2. Kai says:

    Hi, Bill, I’d like to comment on your very first question: “How to build community, how to foster collaboration?” My experience is that most of it depends on a product people care about. Beyond that you can’t really do much more than to provide the stage and the tools.

    I have two examples for you: Years ago, I was an intern for a US state’s chamber of commerce in Germany. My task was to find ways to promote tourism to that state. (This would be similar to your challenge to foster people’s engagement.) The results were dismal: Most Germans know neither the state nor any cities in it. The tourist attractions (and even industries) it offers are more easily available in Europe. In my opinion, getting Germans to vacation in that state would’ve required a huge effort to get Germans to know the state – and to care for it to boot.

    The second example is more successful: The help authoring tool MadCap Flare has a reputation of being powerful and quirky, with a steep learning curve for newbies. Yes, there is online help, there are tutorials and videos to get you started, but much of the tricky issues are worked out in the user forums. As far as I can tell, MadCap’s involvement in them is very small: They provide the stage (the forum) and the tools (for example, you get cute titles, such as “Propellus Maximus”). Beyond that, they mainly leave users to work it out among themselves. And it works pretty well. Because many MadCap users *care* for the product.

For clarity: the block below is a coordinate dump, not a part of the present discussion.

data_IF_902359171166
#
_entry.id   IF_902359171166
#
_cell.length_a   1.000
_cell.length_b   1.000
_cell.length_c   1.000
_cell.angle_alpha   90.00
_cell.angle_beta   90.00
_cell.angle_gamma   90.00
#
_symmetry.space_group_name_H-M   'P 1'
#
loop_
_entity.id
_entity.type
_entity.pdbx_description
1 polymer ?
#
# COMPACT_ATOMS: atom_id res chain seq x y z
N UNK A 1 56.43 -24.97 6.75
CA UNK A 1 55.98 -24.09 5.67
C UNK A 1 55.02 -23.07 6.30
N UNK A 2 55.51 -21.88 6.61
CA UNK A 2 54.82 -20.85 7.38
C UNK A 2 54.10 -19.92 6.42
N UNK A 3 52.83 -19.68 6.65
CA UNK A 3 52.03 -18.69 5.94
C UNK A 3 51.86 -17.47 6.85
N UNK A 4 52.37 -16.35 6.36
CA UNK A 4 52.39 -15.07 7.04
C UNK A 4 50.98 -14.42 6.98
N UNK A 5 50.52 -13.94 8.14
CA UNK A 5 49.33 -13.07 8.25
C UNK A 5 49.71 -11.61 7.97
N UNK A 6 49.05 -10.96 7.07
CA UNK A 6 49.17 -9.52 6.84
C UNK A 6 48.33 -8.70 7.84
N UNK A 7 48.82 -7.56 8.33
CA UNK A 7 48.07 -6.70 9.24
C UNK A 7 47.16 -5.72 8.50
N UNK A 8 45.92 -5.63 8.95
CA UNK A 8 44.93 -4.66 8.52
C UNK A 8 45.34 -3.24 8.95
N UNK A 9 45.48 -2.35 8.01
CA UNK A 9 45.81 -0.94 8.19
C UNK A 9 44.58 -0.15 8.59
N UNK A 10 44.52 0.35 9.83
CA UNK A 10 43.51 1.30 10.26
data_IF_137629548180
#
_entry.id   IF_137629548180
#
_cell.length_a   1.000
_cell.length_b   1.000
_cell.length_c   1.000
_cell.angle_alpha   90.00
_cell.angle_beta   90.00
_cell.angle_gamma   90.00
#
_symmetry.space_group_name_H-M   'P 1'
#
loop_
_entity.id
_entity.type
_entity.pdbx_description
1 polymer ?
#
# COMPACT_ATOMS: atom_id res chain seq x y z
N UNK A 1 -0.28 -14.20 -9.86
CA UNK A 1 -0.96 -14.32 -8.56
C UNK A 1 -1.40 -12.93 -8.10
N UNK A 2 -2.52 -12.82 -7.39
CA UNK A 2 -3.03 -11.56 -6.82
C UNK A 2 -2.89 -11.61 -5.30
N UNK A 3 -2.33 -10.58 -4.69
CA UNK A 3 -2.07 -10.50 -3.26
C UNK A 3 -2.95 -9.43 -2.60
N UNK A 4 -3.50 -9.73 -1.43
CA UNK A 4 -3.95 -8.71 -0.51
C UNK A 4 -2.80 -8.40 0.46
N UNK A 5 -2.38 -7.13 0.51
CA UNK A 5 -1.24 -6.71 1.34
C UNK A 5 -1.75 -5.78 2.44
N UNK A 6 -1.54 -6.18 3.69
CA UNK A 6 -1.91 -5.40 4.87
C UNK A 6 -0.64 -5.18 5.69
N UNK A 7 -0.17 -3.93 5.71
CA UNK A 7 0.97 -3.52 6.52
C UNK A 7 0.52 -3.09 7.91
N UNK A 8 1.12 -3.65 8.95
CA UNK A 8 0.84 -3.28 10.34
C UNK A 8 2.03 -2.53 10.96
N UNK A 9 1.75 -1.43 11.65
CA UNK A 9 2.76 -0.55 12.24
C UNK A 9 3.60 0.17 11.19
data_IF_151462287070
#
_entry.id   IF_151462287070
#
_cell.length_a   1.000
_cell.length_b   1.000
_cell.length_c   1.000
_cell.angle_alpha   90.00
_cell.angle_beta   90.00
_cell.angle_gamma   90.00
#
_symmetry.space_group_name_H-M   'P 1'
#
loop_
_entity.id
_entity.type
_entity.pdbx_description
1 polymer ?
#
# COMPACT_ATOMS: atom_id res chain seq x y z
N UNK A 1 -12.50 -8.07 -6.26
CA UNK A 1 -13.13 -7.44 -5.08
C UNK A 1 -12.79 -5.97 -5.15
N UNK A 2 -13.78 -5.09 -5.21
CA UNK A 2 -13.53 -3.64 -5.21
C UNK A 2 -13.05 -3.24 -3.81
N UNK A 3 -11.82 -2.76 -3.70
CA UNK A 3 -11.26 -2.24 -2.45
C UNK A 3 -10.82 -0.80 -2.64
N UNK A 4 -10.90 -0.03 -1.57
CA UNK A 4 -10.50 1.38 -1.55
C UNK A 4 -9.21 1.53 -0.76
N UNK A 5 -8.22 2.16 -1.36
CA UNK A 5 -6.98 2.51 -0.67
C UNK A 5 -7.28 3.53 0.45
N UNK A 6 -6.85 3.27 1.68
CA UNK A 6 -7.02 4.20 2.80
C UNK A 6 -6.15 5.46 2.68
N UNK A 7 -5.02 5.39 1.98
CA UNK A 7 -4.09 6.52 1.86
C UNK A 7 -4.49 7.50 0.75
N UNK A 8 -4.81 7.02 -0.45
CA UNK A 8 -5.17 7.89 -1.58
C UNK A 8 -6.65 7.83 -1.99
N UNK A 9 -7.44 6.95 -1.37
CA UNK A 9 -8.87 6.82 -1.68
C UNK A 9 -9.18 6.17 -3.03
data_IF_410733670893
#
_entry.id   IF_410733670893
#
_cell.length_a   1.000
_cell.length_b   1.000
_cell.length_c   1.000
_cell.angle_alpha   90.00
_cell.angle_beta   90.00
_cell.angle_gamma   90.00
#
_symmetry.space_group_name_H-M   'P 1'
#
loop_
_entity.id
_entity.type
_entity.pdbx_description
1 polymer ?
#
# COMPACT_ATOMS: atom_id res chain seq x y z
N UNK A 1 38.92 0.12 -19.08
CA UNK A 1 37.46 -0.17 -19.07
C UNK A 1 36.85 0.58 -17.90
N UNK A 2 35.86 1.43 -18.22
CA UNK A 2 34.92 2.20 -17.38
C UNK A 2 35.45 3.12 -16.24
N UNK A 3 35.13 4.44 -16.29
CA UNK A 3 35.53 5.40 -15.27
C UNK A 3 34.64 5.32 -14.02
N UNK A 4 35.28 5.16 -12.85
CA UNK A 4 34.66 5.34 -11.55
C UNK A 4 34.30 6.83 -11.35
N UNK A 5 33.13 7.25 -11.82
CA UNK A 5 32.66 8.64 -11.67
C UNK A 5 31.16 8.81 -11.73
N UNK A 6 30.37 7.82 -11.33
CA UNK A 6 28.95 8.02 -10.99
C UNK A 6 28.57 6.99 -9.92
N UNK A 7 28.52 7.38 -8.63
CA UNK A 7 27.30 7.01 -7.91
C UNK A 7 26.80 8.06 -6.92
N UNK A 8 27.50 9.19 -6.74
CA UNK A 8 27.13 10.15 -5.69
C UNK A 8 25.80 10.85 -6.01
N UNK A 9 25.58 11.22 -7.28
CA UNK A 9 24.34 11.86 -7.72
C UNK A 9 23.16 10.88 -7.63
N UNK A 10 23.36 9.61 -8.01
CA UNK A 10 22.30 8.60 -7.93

As for your other “separating” questions: I think many of us talk about a separate content strategy at this point because many (C-level) managers have not yet understood content as a central *asset* of their companies, all talk of information economy and knowledge management notwithstanding. If we were to roll it all into the corporate strategy, it’d just get lost in the hubbub again.

  3. Betty Tew says:

    Bill, I think content strategy as a separate endeavor comes more into play when developing and maintaining large websites. Some corporate websites are so big now, they have no systematic way of enforcing consistency, which can hurt the brand and the user experience. I think this problem is the main impetus for the content strategy talks we’re hearing now. It is definitely an evolving field. I’m just learning about it myself, but as you noted, we’ve been doing strategy as tech communicators with our emphasis on user analysis, usability, and clear, concise writing.

    A few yrs ago when I worked on a large corporate website, we converted a lot of standalone docs into a website, segmented by user roles. We called our plan & method information design, which I think now would be considered a subset of content strategy. To me, content strategy is really stepping back and getting the biggest possible picture of your content.

    We need to acknowledge too that business content is really changing. All content is becoming webetized, even print. Everything is shorter, e.g., white papers, feature articles are about half the length they were 5 yrs ago. We as business communicators must reduce cognitive burden. All online content, I would say eventually, will be socialized also. I agree with you that the conversation is long over due with certain types of technical content. I’d love to see ratings, reviews & likes on technical support content. The main argument I’ve heard against using wikis and forums with public technical content is legal and monitoring issues.